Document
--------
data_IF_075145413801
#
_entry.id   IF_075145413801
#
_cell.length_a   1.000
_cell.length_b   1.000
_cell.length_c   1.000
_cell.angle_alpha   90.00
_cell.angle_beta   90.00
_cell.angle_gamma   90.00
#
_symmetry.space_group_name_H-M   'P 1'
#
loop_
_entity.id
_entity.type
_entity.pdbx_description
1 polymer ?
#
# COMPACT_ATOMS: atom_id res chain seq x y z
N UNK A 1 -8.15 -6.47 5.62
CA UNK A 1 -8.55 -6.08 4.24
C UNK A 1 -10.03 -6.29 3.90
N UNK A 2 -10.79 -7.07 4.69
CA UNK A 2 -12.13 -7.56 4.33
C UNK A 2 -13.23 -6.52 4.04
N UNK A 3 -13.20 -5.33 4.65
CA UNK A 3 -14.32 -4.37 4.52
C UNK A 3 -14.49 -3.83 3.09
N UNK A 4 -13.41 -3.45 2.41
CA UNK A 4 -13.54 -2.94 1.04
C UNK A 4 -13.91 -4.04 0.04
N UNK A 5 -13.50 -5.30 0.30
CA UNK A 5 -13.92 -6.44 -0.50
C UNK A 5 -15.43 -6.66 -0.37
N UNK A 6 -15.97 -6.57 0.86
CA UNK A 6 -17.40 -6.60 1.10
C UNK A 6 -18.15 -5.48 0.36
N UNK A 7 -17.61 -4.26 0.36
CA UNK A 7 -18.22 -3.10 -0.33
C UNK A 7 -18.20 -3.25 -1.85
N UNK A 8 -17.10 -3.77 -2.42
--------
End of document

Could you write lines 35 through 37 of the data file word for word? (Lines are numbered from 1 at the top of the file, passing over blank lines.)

C UNK A 5 -15.43 -6.66 -0.37
N UNK A 6 -15.97 -6.57 0.86
CA UNK A 6 -17.40 -6.60 1.10